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The system architecture is illustrated in Figure 1. The functional purposes of the embedded FPGA are: i) extension of the processor datapath supporting a set of additional specialpurpose C-callable microprocessor instructions; ii) bus-mapped coprocessors (connected to the system bus through a master/slave
32 bit Extensible Microprocessor
Processor INTERFACE (PIF)
64 bit PIF BUS
48 KB SRAM
32 bit External RAM Port
External Memory Interface
32 bit External ROM/FLASH Port
64 bit AHB BUS
Master/Slave AHB Interface
Instruction Extension BUS
Interrupt Interface Instruction Extension Interface
Flash Memory FPGA Programming Interface Dual Port Buffer Interface
1KB Dual Port Buffer
General Purpose I/O Interface
General Purpose I/O Lines
Programmable General Purpose I/O
64 bit APB BUS
General Purpose Registers
PC Parallel Port Interface
PC Parallel Port
Figure 1. System Architecture. (N+2)x4 128-bit crossbar connects the modular memory with the four initiators (CP, DP, FP and uP) providing that three banks can be read in parallel at full speed. The memory space of the four modules is arranged in three programmable user-defined partitions, each one devoted to a port.
interface); iii) flexible I/O (to connect external units or sensors featuring application-specific communication protocols). Even though such different circuit purposes would require different kinds of programmable logic for best implementation of either arithmetic-dominated or control-dominated logic, we implemented a single programmable logic fabric to be shared among different purposes both in space (same configuration) and time (subsequent configurations). A single, high I/O count, finegrain e-FPGA operates as a datapath for the microprocessor pipeline and as dedicated control logic for bus coprocessor and I/O control interface.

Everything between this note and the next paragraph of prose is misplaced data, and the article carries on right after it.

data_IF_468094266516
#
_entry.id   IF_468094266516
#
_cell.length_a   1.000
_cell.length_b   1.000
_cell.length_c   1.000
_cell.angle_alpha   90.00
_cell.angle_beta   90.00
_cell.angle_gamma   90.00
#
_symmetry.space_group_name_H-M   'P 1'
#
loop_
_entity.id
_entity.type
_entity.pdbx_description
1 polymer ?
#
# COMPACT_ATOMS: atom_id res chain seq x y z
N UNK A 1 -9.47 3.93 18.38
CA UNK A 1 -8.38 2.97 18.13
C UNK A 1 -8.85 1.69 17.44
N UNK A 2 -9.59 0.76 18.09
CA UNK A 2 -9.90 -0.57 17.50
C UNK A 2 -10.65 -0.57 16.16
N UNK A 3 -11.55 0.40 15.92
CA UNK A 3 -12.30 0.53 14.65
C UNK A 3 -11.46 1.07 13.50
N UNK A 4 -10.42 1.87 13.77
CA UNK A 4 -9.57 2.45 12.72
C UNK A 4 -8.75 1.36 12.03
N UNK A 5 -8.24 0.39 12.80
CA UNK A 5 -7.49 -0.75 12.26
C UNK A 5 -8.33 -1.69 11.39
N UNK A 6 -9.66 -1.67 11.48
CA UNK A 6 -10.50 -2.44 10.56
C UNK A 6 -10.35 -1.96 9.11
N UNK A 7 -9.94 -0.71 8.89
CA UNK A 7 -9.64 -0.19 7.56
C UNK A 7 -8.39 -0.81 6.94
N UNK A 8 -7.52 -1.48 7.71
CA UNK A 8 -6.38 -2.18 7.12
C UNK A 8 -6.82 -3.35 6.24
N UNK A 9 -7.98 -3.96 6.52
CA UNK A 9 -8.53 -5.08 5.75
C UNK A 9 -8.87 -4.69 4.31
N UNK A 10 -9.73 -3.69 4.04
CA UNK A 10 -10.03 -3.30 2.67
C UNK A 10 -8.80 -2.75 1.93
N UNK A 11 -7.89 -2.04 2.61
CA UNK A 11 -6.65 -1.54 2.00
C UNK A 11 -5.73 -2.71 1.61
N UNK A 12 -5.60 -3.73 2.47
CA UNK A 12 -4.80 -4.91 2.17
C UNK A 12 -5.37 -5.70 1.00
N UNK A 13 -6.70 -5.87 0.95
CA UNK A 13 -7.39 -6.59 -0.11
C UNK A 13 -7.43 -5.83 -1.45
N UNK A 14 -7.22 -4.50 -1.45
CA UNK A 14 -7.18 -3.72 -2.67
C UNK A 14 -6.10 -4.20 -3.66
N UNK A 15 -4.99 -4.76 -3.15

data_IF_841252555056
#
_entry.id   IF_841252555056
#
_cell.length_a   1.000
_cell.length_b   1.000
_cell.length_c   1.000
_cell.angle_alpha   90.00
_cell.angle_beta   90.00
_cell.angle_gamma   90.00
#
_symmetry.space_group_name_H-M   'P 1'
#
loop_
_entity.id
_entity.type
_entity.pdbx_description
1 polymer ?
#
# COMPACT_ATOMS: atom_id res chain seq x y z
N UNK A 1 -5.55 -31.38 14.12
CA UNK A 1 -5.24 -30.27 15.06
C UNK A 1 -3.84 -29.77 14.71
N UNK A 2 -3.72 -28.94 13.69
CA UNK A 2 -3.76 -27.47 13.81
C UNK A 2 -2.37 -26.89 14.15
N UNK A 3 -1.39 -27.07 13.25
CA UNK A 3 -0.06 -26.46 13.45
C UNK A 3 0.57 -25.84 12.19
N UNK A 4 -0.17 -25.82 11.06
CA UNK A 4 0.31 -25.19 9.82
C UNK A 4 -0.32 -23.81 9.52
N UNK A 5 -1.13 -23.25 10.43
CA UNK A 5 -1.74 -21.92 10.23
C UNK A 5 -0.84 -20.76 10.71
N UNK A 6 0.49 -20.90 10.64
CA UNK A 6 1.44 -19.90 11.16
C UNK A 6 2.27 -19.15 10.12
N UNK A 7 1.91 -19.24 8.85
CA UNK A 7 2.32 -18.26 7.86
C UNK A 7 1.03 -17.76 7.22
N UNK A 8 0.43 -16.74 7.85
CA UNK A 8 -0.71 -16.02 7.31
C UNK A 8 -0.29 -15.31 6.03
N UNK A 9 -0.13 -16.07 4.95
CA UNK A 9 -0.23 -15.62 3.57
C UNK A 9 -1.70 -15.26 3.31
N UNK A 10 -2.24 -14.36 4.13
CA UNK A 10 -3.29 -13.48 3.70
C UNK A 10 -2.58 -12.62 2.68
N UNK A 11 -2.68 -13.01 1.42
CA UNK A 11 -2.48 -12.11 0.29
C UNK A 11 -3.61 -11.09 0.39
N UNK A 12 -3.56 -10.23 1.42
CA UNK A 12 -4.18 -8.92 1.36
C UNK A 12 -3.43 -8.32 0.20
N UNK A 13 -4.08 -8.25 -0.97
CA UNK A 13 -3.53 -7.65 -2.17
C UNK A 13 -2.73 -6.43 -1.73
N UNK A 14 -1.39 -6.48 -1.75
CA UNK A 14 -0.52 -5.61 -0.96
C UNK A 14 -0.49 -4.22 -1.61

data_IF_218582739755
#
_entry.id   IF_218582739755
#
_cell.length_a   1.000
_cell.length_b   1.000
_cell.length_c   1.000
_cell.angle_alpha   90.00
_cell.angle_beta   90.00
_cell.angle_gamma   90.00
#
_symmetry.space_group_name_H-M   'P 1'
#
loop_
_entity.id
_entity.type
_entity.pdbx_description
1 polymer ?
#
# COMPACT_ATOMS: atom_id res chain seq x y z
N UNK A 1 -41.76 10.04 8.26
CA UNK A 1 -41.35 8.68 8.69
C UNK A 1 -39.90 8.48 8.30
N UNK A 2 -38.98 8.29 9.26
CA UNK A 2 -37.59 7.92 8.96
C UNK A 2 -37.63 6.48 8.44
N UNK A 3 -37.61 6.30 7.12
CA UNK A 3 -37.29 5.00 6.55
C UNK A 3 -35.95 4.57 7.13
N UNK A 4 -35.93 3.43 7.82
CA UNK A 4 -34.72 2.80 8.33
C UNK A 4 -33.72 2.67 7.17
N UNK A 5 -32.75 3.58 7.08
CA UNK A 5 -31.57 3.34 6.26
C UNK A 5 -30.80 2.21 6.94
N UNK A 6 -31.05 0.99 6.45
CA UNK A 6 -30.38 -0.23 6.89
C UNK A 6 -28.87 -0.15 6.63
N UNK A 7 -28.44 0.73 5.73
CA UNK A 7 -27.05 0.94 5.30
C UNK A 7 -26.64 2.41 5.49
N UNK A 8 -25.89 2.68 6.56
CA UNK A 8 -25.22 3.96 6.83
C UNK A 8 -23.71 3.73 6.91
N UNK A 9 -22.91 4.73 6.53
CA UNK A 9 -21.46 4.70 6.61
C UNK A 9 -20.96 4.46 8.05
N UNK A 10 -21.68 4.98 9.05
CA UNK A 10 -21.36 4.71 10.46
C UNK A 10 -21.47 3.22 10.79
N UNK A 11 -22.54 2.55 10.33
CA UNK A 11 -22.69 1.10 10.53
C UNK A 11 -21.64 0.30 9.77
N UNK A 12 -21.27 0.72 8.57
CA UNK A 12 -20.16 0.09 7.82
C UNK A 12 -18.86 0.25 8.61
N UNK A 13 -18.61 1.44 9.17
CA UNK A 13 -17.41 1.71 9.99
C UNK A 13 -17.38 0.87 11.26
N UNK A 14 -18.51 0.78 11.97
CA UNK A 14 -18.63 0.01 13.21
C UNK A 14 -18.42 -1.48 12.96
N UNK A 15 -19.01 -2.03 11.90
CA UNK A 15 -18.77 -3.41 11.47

Each 2Mb flash memory module has a 128-bit IO data bus with 40ns access time, resulting in 400Mbyte/s, and a program/erase control unit. Simultaneous memory operations use the power management arbiter (PMA) for optimal scheduling. Available power and user-defined priorities are considered to schedule conflicting resource requests in a single clock cycle. The memory system allows up to four simultaneous operations (with a limit of one both for write and erase).
FPGA reconfiguration is concurrent to software execution. A local bus connects a dedicated 32-bit Flash memory port (FP) to the FPGA programming interface. A DMA channel handles the bitstream transfer while microprocessor fetches instructions and data from different Flash memory ports: 64-bit wide code port (CP) and data port (DP). To support streaming applications a 1kB dual-port buffer is used to interface fast decoding hardware and slower software running on the processor.
2MbFlash 2MbFlash 2MbFlash 2MbFlash module 0 module 1 module 2 module 3
The memory sub-system architecture is shown in Figure 2. The modular memory (dotted line) includes charge pumps (Power Block), testability circuits (DFT), a power management arbiter (PMA) and a customizable array of N independent 2Mb flash memory modules, depending on the storage requirements (N=4 in the current implementation). The modular memory features (N+2) 128-bit target ports and implements a N-bank uniform memory.
128 bit Memory Sub-System Crossbar 128